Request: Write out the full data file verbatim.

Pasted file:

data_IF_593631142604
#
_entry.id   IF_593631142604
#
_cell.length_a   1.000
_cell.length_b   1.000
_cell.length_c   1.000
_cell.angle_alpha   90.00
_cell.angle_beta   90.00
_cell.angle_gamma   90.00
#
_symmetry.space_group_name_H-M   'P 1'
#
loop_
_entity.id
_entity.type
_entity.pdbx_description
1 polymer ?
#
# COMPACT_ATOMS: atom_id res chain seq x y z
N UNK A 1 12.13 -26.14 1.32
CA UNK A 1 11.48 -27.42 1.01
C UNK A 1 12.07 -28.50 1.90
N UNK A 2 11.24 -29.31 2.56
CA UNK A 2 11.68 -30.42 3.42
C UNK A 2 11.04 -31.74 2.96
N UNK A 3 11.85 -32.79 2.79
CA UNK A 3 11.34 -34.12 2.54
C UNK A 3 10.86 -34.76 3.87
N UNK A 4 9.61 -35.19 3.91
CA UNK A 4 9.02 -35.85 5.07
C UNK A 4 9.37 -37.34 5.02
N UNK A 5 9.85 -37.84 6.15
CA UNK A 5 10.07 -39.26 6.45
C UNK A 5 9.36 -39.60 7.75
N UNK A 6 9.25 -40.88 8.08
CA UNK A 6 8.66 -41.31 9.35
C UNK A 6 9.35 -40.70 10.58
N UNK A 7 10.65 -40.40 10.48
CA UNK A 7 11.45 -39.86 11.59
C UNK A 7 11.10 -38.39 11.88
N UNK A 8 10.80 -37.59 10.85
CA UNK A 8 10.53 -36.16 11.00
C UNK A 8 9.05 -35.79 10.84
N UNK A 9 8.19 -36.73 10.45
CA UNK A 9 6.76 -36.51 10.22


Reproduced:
data_IF_593631142604
#
_entry.id   IF_593631142604
#
_cell.length_a   1.000
_cell.length_b   1.000
_cell.length_c   1.000
_cell.angle_alpha   90.00
_cell.angle_beta   90.00
_cell.angle_gamma   90.00
#
_symmetry.space_group_name_H-M   'P 1'
#
loop_
_entity.id
_entity.type
_entity.pdbx_description
1 polymer ?
#
# COMPACT_ATOMS: atom_id res chain seq x y z
N UNK A 1 12.13 -26.14 1.32
CA UNK A 1 11.48 -27.42 1.01
C UNK A 1 12.07 -28.50 1.90
N UNK A 2 11.24 -29.31 2.56
CA UNK A 2 11.68 -30.42 3.42
C UNK A 2 11.04 -31.74 2.96
N UNK A 3 11.85 -32.79 2.79
CA UNK A 3 11.34 -34.12 2.54
C UNK A 3 10.86 -34.76 3.87
N UNK A 4 9.61 -35.19 3.91
CA UNK A 4 9.02 -35.85 5.07
C UNK A 4 9.37 -37.34 5.02
N UNK A 5 9.85 -37.84 6.15
CA UNK A 5 10.07 -39.26 6.45
C UNK A 5 9.36 -39.60 7.75
N UNK A 6 9.25 -40.88 8.08
CA UNK A 6 8.66 -41.31 9.35
C UNK A 6 9.35 -40.70 10.58
N UNK A 7 10.65 -40.40 10.48
CA UNK A 7 11.45 -39.86 11.59
C UNK A 7 11.10 -38.39 11.88
N UNK A 8 10.80 -37.59 10.85
CA UNK A 8 10.53 -36.16 11.00
C UNK A 8 9.05 -35.79 10.84
N UNK A 9 8.19 -36.73 10.45
CA UNK A 9 6.76 -36.51 10.22